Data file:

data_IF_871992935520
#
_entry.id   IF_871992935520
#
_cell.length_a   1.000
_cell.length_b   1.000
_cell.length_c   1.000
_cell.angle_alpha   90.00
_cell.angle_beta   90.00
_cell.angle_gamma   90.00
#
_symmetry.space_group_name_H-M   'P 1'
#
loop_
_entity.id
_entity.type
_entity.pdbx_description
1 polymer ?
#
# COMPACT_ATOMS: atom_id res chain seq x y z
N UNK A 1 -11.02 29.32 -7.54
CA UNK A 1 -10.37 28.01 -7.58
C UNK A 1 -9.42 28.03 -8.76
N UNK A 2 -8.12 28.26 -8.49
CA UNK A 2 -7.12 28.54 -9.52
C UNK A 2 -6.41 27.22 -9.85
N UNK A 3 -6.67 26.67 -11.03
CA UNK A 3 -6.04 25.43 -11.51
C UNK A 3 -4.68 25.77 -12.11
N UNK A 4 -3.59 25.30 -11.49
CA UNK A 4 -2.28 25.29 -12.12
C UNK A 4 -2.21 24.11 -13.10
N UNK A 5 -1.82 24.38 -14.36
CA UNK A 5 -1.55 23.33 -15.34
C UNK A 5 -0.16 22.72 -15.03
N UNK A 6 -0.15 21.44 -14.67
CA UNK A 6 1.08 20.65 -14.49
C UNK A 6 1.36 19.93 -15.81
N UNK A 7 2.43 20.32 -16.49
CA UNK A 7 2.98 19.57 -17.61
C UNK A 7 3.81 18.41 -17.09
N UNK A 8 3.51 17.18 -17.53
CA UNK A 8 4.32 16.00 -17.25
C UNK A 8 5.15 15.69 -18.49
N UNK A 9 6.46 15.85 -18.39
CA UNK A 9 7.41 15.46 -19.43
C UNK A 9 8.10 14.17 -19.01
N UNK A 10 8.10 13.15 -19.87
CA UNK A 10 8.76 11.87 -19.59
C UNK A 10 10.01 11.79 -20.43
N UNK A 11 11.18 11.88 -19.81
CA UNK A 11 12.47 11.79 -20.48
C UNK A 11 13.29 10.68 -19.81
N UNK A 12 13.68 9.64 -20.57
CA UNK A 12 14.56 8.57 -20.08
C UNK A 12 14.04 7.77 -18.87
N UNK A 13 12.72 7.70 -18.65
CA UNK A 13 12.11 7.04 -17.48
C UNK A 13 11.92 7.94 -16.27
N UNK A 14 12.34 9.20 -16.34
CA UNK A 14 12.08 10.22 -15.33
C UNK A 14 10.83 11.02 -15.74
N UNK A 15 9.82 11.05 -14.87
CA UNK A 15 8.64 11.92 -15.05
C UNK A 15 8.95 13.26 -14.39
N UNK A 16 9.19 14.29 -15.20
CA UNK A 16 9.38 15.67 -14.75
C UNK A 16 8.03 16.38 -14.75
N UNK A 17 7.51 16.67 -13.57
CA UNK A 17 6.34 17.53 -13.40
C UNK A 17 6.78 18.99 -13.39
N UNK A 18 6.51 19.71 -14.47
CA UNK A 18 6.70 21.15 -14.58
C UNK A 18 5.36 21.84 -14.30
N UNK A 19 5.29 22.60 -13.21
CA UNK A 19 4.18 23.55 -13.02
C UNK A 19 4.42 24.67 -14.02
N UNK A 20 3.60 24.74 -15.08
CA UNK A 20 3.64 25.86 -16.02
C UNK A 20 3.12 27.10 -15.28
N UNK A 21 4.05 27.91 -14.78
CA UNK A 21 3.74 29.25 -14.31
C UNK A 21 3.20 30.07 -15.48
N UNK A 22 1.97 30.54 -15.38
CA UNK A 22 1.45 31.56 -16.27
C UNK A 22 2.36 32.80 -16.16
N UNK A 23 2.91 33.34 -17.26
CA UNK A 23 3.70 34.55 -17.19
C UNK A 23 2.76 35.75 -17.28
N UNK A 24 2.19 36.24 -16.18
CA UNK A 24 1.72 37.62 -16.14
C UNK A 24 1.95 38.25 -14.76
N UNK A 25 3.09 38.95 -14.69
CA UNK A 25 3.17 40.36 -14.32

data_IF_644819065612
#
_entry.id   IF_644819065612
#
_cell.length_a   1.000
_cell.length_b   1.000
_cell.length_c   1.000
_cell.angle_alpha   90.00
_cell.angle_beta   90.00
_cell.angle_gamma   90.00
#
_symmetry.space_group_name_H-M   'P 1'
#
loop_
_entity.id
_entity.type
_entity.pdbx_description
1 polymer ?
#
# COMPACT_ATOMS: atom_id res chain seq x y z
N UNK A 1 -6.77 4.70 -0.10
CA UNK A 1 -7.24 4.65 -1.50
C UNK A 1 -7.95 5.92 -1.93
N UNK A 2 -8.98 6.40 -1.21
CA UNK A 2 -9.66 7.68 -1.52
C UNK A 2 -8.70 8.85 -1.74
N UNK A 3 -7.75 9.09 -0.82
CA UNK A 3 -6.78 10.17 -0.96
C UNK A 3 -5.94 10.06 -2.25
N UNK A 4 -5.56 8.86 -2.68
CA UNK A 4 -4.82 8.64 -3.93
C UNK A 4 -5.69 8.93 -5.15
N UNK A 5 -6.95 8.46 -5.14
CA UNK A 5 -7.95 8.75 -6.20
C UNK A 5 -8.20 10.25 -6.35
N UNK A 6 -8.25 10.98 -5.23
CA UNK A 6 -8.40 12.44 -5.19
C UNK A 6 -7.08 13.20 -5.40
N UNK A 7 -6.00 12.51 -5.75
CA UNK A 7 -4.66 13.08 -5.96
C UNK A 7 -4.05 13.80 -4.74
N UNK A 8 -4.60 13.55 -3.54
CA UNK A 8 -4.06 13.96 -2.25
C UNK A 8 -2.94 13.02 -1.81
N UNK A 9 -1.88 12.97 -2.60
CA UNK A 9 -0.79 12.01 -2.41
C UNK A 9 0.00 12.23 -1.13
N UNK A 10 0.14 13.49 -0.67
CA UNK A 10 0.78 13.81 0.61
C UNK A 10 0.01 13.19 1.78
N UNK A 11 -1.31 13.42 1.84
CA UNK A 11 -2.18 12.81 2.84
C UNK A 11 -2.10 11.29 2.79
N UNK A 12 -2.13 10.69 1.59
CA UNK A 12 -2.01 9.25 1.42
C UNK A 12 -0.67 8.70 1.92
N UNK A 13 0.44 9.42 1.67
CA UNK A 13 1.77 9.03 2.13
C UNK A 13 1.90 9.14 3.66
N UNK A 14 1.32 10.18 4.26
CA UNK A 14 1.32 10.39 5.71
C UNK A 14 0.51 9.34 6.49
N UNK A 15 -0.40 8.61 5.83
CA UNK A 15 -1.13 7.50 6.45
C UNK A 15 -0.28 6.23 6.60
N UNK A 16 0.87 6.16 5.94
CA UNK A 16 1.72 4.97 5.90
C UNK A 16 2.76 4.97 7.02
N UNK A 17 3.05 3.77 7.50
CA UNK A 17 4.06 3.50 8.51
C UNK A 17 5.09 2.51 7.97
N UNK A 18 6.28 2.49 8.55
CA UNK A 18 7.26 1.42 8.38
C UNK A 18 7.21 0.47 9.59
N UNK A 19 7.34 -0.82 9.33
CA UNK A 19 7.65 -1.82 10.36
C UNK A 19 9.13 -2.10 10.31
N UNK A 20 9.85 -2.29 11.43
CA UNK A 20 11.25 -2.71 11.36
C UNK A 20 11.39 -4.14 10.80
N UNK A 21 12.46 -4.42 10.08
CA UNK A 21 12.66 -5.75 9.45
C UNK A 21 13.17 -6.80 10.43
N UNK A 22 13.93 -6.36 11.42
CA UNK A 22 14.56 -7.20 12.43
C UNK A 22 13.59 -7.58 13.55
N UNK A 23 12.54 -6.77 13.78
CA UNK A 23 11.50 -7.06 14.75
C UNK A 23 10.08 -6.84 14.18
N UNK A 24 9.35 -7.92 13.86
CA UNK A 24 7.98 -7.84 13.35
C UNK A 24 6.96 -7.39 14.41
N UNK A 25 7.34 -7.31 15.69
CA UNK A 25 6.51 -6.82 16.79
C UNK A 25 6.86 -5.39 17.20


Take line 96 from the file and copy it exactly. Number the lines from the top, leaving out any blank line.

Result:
#